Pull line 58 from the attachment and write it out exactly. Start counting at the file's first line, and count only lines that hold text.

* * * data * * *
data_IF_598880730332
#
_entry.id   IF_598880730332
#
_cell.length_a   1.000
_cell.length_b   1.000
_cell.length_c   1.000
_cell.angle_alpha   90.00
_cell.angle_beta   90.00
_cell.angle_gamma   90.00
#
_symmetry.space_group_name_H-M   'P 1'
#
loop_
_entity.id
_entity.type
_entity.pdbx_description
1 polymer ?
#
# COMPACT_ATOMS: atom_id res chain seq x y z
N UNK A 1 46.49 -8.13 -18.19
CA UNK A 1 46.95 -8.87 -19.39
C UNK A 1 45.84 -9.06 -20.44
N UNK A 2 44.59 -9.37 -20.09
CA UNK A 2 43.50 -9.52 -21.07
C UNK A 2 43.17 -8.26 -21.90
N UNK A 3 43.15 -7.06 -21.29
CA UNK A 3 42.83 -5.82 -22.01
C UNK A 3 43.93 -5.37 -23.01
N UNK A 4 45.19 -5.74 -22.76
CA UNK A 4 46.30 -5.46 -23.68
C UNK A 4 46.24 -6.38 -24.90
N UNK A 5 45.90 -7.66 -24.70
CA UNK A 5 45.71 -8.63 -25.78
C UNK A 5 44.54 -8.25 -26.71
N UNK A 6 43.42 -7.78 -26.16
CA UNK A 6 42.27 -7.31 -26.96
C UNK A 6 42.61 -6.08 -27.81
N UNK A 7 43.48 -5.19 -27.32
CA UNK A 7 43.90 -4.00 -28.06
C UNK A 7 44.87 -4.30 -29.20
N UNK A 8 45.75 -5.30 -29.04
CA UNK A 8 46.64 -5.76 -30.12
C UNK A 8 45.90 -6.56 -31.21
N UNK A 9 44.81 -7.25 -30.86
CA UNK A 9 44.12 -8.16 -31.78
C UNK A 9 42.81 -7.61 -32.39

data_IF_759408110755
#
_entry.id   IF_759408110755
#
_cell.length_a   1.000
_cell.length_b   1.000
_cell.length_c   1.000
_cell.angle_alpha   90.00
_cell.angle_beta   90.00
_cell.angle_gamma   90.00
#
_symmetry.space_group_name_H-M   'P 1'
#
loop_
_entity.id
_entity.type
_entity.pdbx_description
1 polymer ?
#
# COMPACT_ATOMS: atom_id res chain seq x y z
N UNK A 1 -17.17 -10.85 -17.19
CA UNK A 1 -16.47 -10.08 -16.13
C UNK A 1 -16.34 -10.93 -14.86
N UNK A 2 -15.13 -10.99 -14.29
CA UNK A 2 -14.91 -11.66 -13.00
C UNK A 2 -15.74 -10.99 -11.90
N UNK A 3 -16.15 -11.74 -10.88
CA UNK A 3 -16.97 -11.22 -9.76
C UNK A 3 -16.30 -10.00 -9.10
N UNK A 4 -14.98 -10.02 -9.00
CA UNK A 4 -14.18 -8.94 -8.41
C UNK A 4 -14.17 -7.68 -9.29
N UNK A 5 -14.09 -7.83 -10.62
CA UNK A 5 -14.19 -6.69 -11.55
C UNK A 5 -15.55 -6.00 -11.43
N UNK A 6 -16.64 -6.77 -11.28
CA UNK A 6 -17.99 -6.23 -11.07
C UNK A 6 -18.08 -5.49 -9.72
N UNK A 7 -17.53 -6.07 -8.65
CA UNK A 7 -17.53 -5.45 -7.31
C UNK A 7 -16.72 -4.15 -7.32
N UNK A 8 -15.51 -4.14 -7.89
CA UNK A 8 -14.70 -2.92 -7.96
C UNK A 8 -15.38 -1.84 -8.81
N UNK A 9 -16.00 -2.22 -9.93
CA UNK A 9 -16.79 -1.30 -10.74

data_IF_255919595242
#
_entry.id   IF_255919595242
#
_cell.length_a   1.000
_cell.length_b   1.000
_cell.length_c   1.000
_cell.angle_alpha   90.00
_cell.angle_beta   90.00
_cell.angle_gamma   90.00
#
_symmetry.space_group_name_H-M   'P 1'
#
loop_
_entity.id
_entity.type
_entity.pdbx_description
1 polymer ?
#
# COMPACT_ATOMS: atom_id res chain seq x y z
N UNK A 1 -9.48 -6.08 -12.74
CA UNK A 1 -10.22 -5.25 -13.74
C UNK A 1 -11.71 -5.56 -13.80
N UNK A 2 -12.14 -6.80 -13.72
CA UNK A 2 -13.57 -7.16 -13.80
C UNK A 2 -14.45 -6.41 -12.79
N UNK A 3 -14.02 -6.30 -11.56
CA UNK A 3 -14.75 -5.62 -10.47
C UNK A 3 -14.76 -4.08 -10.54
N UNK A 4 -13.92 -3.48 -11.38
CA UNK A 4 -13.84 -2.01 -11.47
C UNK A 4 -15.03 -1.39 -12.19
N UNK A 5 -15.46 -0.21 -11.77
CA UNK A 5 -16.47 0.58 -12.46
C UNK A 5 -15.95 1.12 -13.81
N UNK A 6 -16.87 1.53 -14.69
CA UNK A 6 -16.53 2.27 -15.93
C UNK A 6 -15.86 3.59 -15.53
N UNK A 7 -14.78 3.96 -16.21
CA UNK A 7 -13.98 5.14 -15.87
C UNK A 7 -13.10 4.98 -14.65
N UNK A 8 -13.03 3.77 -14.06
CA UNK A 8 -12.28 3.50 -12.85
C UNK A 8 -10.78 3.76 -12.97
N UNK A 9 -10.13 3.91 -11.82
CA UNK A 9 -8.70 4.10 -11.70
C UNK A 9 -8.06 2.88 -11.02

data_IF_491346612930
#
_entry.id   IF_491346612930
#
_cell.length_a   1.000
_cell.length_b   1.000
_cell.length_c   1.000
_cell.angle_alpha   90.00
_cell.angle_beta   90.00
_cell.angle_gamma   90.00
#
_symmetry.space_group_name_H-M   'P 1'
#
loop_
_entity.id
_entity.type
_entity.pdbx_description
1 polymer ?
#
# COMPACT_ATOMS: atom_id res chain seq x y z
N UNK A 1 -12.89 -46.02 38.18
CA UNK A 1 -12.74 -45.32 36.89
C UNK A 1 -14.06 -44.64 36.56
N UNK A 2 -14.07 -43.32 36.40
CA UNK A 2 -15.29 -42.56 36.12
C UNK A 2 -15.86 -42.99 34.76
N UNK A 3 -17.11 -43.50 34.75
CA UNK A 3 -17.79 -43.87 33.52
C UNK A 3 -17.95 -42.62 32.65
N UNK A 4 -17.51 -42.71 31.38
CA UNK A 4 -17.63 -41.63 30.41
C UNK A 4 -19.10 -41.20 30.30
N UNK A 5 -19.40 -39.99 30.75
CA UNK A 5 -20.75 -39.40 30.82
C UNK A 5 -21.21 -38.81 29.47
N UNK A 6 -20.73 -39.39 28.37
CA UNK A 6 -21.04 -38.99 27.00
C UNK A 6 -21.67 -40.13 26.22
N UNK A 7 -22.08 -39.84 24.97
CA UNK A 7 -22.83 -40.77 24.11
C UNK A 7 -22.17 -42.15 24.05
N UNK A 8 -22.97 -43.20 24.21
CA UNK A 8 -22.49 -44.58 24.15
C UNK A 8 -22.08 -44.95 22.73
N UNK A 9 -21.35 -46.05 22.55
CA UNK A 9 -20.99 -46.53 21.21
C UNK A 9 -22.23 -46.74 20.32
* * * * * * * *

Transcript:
#